When a filmmaker decides to take a real-life incident and portray it on screen, he or she has a right - some might say obligation - to take certain creative liberties.
Everyone should know, after all, that an Oliver Stone film is only one side of history, one aspect to the truth. It is not, nor is it meant to be seen as, a documentary-like mirror held up to reflect actual events.
So some of us find it aggravating when filmmakers insist on mixing reality with fiction - the way director Christopher Monger does with his film “The Englishman Who Went Up a Hill and Came Down a Mountain” (see capsule review below).
Based on a true story that occurred in a small Welsh village, Monger’s film ends with the descendants involved in the event gathered on the top of the hill-mountain in question. The obvious implication is: These are the people whose story you just bore witness to.
But is the implication true?
It’s not like Monger is doing anything so unusual. Such cinematic luminaries as Steven Spielberg and Spike Lee have done the same. Spielberg ended his “Schindler’s List” with the Schindler employees and their descendants paying homage to the industrialist’s grave. Lee ended his “Malcolm X” with a long tribute to the man whom Denzel Washington had just finished playing on the screen.
So should we hold Monger up to higher expectations? Of course not. Then again, we shouldn’t applaud him any more than we should Spielberg or Lee of any other filmmaker who insists on creating fiction and presenting it as fact.
Both “Schindler’s List” and “Malcolm X” are superb movies. Both, though, are “based” in fact, not necessarily representative of it. Spielberg’s film, in fact, is based on a book by Australian writer Thomas Keneally that won the Book Prize for fiction.
Say this much for Oliver Stone: You always know that he’s telling things his own way.
The Englishman Who Went Up a Hill and Came Down a Mountain
Hugh Grant, playing the diffident character that he has become so associated with, portrays an English surveyor ordered to measure the height of a peak overlooking a remote Welsh village. When he and his supervisor decide that the peak is less than 1,000 feet, thereby relegating it to the status of a hill and not worthy of being mentioned on a map, Colm Meany leads the village folk in an effort to add 20 feet and make up the difference. Comedy ensues, and Tara Fitzgerald (“Sirens”) is delightful to look at as Grant’s romantic interest. Rated PG.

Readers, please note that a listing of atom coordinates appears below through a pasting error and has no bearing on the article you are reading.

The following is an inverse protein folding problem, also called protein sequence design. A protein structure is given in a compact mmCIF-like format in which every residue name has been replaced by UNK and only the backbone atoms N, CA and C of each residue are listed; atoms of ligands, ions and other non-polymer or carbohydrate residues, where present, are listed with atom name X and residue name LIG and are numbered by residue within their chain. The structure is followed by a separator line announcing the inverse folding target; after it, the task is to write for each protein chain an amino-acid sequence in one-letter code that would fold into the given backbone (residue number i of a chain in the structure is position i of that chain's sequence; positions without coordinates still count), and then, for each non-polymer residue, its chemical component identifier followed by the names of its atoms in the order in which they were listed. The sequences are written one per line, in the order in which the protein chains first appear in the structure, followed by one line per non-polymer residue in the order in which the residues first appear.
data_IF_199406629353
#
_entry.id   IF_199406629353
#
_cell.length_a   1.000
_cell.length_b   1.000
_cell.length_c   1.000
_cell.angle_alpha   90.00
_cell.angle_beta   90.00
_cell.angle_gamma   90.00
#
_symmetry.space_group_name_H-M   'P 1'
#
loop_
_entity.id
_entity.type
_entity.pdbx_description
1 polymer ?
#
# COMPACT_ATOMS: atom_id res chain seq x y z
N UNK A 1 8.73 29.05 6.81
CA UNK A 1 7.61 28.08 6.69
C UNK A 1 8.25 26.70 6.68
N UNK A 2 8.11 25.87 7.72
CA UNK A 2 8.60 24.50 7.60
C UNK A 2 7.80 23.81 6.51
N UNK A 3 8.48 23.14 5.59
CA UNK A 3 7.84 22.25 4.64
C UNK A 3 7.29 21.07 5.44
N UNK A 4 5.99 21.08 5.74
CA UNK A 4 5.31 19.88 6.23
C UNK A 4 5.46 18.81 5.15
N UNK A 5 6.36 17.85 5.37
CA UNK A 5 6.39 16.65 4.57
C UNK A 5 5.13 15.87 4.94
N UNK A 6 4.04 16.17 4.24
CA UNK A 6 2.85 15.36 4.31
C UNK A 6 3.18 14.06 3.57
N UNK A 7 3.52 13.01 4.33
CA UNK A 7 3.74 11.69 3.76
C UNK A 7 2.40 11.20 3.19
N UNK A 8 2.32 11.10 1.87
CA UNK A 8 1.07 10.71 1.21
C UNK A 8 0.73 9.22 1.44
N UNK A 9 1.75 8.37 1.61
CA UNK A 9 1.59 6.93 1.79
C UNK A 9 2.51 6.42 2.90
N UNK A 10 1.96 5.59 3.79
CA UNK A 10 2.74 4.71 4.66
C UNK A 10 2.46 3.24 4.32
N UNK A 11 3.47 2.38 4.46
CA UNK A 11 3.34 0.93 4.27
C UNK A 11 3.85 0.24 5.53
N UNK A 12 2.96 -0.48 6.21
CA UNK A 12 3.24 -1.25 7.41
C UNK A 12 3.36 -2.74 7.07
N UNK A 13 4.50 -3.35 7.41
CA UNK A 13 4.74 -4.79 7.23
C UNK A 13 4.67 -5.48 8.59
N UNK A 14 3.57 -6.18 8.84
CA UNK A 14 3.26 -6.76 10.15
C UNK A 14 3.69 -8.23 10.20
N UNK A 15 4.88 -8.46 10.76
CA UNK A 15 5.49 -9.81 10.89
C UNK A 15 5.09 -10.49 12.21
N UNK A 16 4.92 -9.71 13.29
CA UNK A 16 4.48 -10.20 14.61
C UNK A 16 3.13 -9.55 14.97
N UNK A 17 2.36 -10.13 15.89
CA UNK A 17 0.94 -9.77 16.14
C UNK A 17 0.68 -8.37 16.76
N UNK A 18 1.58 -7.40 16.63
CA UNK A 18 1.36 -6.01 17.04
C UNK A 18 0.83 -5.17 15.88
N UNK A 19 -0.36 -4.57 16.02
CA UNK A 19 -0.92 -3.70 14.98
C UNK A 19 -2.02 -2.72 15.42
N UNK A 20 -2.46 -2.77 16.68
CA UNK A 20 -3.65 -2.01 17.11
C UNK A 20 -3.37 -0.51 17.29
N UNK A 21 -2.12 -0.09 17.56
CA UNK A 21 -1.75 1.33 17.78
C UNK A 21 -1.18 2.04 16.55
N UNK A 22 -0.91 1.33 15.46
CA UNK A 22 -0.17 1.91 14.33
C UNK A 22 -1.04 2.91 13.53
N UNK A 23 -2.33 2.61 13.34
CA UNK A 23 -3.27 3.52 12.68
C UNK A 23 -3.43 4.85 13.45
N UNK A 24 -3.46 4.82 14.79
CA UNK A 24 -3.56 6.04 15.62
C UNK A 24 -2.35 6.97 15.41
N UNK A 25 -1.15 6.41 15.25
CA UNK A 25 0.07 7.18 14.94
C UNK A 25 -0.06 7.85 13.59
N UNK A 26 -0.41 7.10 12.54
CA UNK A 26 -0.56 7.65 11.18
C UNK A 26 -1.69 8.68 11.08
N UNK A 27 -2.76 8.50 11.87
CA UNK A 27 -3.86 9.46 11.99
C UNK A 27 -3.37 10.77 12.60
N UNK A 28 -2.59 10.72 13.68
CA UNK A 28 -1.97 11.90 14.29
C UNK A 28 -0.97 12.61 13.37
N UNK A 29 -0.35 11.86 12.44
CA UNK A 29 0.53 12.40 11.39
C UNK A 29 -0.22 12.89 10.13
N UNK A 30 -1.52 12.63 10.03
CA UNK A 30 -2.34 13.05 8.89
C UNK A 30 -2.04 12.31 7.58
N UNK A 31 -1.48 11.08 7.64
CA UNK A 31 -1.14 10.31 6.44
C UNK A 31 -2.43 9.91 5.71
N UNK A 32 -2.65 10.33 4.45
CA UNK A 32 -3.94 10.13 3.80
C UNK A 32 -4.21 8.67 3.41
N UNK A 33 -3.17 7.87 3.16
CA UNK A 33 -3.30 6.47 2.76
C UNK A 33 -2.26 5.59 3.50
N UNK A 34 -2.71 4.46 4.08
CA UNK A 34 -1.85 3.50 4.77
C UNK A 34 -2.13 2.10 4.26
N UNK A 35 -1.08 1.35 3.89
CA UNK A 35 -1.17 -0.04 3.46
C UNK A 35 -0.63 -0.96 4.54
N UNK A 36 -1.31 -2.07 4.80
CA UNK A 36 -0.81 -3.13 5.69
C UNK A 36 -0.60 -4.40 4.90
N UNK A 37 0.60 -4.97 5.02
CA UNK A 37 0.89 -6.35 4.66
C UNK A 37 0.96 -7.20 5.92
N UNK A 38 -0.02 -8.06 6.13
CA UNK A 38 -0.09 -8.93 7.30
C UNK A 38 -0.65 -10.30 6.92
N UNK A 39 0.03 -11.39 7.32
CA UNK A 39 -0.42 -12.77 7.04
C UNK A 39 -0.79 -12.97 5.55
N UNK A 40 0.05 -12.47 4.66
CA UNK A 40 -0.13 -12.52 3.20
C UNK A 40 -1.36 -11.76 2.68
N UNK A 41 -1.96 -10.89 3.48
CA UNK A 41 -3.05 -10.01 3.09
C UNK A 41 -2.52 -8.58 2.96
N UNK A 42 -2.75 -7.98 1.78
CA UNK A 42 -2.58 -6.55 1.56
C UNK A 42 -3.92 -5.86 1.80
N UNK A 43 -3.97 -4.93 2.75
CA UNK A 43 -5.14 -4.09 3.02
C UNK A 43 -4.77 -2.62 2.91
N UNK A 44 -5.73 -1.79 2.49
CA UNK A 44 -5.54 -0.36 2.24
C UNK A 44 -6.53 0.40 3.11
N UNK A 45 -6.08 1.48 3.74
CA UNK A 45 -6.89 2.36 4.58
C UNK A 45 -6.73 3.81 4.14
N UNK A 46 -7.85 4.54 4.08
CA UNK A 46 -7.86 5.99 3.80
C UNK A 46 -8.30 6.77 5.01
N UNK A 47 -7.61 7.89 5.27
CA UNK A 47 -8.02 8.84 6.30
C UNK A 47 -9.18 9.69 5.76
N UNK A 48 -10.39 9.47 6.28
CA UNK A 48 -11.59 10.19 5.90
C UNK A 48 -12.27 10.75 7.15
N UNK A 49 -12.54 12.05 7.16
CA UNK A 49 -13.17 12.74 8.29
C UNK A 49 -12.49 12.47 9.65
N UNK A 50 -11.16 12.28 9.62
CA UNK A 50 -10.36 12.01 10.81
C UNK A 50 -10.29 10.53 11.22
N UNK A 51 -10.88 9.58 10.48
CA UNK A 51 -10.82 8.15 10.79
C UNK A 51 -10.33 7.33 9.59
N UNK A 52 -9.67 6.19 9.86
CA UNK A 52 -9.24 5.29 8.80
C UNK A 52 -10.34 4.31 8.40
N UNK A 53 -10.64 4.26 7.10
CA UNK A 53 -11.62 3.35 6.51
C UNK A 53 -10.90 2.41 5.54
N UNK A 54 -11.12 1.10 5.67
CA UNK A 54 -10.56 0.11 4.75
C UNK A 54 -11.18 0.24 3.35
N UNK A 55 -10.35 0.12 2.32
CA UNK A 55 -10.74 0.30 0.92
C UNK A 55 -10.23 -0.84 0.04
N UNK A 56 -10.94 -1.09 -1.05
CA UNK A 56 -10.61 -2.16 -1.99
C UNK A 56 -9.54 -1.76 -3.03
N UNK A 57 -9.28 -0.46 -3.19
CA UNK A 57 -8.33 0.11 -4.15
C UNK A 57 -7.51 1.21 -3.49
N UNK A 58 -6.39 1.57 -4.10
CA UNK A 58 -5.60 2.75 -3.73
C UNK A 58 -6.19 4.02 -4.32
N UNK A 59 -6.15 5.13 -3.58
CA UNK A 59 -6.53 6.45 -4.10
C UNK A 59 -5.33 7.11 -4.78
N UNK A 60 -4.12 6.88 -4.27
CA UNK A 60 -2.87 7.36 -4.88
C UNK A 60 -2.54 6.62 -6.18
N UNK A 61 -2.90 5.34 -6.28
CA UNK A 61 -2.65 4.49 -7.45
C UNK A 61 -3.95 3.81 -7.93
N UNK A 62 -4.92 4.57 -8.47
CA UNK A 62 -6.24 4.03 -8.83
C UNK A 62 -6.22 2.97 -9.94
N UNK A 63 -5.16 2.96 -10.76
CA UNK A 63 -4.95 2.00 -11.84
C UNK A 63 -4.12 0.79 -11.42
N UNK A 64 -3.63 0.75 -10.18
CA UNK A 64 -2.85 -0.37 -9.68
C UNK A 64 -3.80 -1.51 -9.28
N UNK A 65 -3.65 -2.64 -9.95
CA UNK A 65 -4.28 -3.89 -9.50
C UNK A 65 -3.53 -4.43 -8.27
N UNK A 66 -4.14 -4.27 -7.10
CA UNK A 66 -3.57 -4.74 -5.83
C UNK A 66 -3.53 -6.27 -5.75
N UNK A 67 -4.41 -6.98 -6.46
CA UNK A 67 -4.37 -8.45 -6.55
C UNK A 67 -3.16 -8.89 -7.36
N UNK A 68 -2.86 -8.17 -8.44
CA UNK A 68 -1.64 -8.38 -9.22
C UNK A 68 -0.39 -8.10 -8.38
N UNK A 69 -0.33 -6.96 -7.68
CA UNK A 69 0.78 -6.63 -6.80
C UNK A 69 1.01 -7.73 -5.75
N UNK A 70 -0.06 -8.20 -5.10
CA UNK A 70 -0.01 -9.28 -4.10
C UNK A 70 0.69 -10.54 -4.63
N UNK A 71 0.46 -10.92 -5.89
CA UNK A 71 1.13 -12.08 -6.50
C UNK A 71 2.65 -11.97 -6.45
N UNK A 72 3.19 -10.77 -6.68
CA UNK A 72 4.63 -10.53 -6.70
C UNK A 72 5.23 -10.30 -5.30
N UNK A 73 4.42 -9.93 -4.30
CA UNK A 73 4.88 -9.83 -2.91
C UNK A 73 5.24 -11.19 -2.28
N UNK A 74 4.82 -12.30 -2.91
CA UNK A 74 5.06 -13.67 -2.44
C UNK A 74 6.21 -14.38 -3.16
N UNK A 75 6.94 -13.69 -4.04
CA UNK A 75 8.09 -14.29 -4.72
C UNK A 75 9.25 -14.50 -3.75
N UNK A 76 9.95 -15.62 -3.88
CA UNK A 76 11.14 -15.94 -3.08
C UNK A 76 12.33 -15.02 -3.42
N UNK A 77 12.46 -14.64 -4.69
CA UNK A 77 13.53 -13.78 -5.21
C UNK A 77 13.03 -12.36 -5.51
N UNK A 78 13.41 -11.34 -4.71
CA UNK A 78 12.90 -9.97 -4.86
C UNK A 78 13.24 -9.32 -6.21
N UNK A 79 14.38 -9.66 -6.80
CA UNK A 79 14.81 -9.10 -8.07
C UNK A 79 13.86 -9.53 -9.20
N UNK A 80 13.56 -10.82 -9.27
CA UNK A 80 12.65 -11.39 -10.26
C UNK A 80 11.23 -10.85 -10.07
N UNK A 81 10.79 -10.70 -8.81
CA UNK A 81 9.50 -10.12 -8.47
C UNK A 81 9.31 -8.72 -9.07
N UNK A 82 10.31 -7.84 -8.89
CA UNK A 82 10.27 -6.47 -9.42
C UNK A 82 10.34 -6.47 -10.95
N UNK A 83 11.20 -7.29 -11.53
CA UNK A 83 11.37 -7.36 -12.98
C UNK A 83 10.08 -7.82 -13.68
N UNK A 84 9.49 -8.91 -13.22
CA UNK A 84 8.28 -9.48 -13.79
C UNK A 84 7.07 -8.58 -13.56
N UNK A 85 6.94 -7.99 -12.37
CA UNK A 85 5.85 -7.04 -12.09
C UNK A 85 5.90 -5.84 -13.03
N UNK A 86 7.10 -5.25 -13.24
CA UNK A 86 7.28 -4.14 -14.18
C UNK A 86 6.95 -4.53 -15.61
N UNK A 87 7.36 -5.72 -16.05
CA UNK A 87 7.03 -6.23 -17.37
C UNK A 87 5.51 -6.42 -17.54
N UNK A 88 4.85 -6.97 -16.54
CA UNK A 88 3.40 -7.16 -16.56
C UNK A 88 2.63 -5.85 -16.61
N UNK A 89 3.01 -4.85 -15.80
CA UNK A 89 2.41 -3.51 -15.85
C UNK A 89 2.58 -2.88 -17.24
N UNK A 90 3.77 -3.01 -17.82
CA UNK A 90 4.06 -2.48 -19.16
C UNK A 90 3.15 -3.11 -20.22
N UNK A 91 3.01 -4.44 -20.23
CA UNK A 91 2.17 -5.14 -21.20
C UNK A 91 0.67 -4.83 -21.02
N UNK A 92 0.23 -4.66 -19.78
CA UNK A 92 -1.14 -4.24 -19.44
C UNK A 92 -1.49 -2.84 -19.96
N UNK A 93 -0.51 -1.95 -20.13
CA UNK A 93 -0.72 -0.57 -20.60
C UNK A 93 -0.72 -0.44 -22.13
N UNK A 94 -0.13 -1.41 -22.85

Director Jerry Zucker (“Ghost”), whose career has been built on such comic projects as “Airplane!” and “Naked Gun,” does a non-musical, non-comedic version of “Camelot” with Sean Connery as King Arthur, Julia Ormond (“Legends of the Fall”) as Guinevere and Richard Gere (?!?) as Lancelot. The result is humorous, albeit unintentionally, with some cool gadgets (hand-held crossbows that are as accurate, and deadly, as Star Fleet phasers) and some great visuals (a battle in shining armor at night!). But there is little that passes for story logic, and Gere, though better than you might expect, is too contemporary to be a convincing Lancelot. Where are the Monty Python boys when we really need them? Rated PG-13.
Despite some fairly impressive special effects, not the least of which are Sylvester Stallone’s blue eyes, this adaptation of a popular British comic-book character is fairly pedestrian. Think “RoboCop” meets “Cobra.” It’s fairly close, in terms of plot anyway, to Sly’s previous venture into sci-fi: “Demolition Man.” Only the love interest here is Diane Lane instead Sandra Bullock, and the villain is Armand Assante instead of Wesley Snipes. And the attempts at humor are distinctly less humorous. Rated R.
, DataTimes MEMO: This sidebar appeared with the story: What’s new to view Now available: “First Knight” (Columbia TriStar), “Judge Dredd” (Buena Vista), “Men of War” (Buena Vista), “The Englishman Who Went Up a Hill and Came Down a Mountain” (Buena Vista), “Lap Dancing” (TEV), “Canadian Bacon” (Polygram), “Land Before Time 3” (MCA/Universal), “Twin Sitters” (Columbia TriStar), “Mutant Species” (LIVE), “Probable Cause” (LIVE). Available Tuesday: “Clueless” (Paramount), “Die Hard With a Vengeance” (Fox), “Playback” (Paramount), “Indecent Behavoir 3” (TBA), “Belle de Jour” (Miramax), “Rent a Kid” (TBA).